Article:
Tribune: Mass-transit crisis could complicate city's Olympic prospects
Here we have yet another shoe in the works, alongside the Republicans' road bill and the casino bill. All kinds of tools that the "powers that be" throw out as bargaining chips.
Translation from bureaucrat-speak: We definitely need more money for transit. We need lots of it to come from the U.S. government, more from the wealthy than from the poor; some to come from taxpayers of Illinois, more from the wealthy than from the poor; and, much more than we do now, we need it to come from the city's sources, as we all know that city money is currently spent on foolish playthings for the mayor and his aldermen. The Olympics may be a good thing here, but only if the money it brings helps restore our most precious resource, transit. If there is a way to use the Olympics to force federal and state (and city?) money to be spent on our transit system, then so be it.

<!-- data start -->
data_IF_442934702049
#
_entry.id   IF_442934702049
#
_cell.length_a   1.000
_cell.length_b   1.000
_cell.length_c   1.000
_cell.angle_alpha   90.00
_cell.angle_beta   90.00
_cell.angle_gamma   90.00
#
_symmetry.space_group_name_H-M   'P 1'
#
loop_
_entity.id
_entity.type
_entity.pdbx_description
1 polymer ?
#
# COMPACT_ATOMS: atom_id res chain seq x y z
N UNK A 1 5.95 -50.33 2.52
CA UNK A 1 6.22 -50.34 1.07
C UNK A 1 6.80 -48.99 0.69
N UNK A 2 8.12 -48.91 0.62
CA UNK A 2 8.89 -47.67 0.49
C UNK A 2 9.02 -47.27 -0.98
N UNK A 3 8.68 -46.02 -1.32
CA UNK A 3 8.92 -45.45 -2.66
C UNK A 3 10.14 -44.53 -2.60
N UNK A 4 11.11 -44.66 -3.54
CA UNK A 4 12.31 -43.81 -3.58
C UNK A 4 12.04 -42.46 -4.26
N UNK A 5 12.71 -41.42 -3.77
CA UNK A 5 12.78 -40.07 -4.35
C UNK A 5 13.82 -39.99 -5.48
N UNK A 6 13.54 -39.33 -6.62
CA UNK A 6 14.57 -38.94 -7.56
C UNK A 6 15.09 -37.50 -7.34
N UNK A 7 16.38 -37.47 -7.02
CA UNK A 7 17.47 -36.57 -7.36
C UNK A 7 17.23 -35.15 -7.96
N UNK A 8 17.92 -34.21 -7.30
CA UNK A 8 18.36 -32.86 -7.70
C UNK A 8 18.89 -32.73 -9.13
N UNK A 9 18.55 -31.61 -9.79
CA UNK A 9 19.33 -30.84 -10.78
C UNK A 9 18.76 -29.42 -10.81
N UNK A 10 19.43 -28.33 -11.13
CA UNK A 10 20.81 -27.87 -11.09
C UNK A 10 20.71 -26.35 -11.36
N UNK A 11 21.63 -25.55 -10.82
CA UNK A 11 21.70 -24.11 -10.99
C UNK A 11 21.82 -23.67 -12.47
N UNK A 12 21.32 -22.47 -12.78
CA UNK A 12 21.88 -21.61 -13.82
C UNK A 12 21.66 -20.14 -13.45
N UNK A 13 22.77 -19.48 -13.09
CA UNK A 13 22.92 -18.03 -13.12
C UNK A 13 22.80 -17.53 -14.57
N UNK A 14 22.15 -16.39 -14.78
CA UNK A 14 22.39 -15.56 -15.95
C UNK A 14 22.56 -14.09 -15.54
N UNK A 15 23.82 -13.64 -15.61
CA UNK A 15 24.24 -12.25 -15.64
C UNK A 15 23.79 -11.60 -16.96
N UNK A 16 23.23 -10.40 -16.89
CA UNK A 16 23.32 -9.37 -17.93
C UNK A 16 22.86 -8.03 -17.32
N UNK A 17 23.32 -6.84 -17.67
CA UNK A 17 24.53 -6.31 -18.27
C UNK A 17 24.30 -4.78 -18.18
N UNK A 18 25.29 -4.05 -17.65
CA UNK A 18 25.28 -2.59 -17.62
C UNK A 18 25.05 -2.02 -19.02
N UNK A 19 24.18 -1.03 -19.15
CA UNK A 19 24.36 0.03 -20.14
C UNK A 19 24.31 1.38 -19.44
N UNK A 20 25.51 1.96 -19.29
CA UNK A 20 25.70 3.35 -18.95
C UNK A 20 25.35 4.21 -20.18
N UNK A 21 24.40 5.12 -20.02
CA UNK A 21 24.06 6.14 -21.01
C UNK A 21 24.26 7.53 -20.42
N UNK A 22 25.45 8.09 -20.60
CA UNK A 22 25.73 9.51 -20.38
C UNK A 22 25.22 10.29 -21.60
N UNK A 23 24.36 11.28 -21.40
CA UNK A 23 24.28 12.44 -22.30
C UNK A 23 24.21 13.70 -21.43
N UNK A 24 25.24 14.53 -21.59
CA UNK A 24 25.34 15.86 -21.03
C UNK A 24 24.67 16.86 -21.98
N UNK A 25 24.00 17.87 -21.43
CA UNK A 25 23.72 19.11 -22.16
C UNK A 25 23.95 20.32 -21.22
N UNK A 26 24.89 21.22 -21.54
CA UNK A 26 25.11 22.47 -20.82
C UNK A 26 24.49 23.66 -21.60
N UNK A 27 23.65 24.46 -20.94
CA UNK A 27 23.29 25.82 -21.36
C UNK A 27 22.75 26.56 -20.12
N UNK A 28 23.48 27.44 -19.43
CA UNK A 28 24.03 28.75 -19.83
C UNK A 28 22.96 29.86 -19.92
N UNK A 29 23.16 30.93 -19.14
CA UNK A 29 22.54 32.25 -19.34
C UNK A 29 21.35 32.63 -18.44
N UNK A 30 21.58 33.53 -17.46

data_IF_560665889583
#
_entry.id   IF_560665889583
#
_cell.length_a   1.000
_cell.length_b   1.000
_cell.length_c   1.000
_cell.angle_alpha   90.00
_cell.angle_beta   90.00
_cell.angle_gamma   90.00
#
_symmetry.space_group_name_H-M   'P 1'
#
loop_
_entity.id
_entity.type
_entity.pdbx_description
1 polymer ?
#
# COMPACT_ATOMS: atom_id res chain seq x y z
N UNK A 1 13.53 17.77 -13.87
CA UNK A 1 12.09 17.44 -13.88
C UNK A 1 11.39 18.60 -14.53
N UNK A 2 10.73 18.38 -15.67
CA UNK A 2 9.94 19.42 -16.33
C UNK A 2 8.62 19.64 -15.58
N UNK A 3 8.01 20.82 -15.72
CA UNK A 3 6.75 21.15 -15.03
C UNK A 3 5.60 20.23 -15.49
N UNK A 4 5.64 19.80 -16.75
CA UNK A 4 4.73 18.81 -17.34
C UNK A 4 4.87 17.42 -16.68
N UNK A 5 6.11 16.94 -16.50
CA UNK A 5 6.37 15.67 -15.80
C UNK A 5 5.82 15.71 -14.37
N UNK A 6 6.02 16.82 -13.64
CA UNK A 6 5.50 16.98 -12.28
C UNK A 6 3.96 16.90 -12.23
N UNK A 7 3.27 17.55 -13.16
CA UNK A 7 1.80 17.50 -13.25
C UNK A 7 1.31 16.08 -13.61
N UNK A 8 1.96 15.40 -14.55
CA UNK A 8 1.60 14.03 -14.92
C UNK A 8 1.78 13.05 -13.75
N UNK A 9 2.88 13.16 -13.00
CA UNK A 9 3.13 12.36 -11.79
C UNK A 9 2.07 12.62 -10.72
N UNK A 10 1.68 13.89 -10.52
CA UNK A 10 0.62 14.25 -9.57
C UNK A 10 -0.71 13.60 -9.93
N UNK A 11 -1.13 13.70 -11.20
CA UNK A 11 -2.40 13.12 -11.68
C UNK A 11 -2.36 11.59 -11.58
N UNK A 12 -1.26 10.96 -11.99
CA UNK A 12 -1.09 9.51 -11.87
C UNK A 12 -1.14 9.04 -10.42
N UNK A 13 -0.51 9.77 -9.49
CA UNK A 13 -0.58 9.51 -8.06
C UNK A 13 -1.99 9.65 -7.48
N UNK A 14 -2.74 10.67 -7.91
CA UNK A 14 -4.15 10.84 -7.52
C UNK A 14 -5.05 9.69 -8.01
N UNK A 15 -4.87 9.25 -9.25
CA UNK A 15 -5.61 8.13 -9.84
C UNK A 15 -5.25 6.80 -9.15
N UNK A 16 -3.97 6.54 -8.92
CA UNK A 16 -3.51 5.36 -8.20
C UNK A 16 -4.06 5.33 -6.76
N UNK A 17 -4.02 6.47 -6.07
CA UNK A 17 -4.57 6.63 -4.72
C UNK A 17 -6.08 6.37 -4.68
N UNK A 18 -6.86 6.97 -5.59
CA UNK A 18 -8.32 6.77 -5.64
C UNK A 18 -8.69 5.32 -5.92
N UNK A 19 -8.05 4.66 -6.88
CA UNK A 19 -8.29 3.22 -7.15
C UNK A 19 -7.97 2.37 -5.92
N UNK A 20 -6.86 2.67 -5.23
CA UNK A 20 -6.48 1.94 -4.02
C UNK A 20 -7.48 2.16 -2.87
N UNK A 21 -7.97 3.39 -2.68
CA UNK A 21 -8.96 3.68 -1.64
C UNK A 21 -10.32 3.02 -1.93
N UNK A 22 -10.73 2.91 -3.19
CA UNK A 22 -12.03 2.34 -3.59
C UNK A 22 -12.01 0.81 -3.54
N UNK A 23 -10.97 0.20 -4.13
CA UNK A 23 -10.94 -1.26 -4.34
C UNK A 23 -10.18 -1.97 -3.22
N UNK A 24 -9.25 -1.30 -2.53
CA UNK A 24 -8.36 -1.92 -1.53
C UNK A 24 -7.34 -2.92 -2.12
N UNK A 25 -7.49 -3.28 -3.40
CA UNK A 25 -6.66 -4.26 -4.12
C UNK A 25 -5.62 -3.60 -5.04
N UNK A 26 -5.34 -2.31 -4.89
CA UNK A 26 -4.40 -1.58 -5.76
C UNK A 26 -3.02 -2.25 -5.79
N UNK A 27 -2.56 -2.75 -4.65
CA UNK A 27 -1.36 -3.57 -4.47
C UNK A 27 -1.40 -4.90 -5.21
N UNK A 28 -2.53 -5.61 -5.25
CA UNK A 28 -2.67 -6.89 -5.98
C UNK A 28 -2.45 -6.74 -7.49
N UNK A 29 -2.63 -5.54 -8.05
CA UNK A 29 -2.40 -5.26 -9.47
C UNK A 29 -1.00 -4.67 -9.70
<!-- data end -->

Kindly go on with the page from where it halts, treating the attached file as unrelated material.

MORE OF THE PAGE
What would we want from this? I would say that it may be a good thing, because it may force more federal dollars into the system as well as force the legislature to pass the bill. The pro-SB572 people may even use this as a lever to evict the casino and road arguments from the discussion, forcing Springfield to sign SB572 as a contingency to federal help for the Olympics. My feeling is that we still need to push SB572 to be far more progressive. Currently, the media is propping up the pro-business (Lawrence Msall et al.) argument that progressive proposals, such as parking-lot taxes, are no good. Any other thoughts?